Enter Camillo and Archidamus
If you shall chance, Camillo, to visit Bohemia,
on the like occasion whereon my services are now
on foot, you shall see, as I have said, great difference
betwixt our Bohemia and your Sicilia.
I think this coming summer the King of Sicilia
means to pay Bohemia the visitation which he justly
Wherein our entertainment shall shame
us: we will be justified in our loves. For indeed –
Beseech you –
Verily, I speak it in the freedom of my
knowledge: we cannot with such magnificence, in so
rare – I know not what to say. We will give you sleepy
drinks, that your senses, unintelligent of our insufficience,
may, though they cannot praise us, as little
You pay a great deal too dear for what's given
Believe me, I speak as my understanding
instructs me and as mine honesty puts it to utterance.
Sicilia cannot show himself over-kind to Bohemia.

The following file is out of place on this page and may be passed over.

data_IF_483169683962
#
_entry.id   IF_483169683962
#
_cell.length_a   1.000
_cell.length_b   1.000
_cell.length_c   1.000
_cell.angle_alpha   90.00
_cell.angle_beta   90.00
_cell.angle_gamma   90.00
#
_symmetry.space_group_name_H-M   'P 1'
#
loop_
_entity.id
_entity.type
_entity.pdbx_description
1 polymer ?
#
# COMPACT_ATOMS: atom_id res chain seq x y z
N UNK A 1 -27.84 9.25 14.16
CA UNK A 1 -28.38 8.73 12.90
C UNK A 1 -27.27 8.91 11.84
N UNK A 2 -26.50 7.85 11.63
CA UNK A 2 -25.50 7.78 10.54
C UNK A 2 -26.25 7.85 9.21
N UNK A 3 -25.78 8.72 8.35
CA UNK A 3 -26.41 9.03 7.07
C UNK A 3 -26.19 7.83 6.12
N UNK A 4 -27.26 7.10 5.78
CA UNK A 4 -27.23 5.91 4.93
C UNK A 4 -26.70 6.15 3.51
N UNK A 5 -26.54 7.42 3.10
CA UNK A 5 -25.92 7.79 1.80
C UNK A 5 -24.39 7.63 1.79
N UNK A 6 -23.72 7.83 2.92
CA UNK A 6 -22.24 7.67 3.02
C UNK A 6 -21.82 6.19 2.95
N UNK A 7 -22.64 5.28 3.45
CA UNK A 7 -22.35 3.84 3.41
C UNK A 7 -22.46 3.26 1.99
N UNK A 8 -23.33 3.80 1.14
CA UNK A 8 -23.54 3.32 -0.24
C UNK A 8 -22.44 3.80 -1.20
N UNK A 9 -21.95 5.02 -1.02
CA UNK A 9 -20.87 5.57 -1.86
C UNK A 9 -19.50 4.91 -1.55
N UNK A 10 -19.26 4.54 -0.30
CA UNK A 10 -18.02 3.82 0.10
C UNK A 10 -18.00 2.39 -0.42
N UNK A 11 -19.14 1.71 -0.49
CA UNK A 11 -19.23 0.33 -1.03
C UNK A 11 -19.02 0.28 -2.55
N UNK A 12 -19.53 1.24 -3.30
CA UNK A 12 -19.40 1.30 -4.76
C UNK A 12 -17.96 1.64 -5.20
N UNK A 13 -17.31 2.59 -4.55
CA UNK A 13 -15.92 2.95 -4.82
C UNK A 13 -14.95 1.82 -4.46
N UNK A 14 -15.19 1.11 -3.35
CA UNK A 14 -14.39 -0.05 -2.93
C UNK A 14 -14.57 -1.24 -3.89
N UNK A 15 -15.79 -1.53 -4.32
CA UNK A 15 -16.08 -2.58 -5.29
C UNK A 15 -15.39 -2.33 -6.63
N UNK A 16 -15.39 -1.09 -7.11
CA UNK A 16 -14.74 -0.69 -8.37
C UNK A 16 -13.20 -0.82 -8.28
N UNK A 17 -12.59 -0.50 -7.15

They were trained together in their childhoods;
and there rooted betwixt them then such an affection,
which cannot choose but branch now. Since their more
mature dignities and royal necessities made separation
of their society, their encounters, though not personal,
hath been royally attorneyed with interchange of gifts,
letters, loving embassies: that they have seemed to be
together, though absent; shook hands as over a vast;
and embraced, as it were, from the ends of opposed
winds. The heavens continue their loves!
I think there is not in the world either
malice or matter to alter it. You have an unspeakable
comfort of your young prince Mamillius. It is a gentleman
of the greatest promise that ever came into my note.
I very well agree with you in the hopes of him.
It is a gallant child; one that indeed physics the subject,
makes old hearts fresh. They that went on crutches ere
he was born desire yet their life to see him a man.
Would they else be content to die?
Yes – if there were no other excuse why they
should desire to live.
If the King had no son, they would desire
to live on crutches till he had one.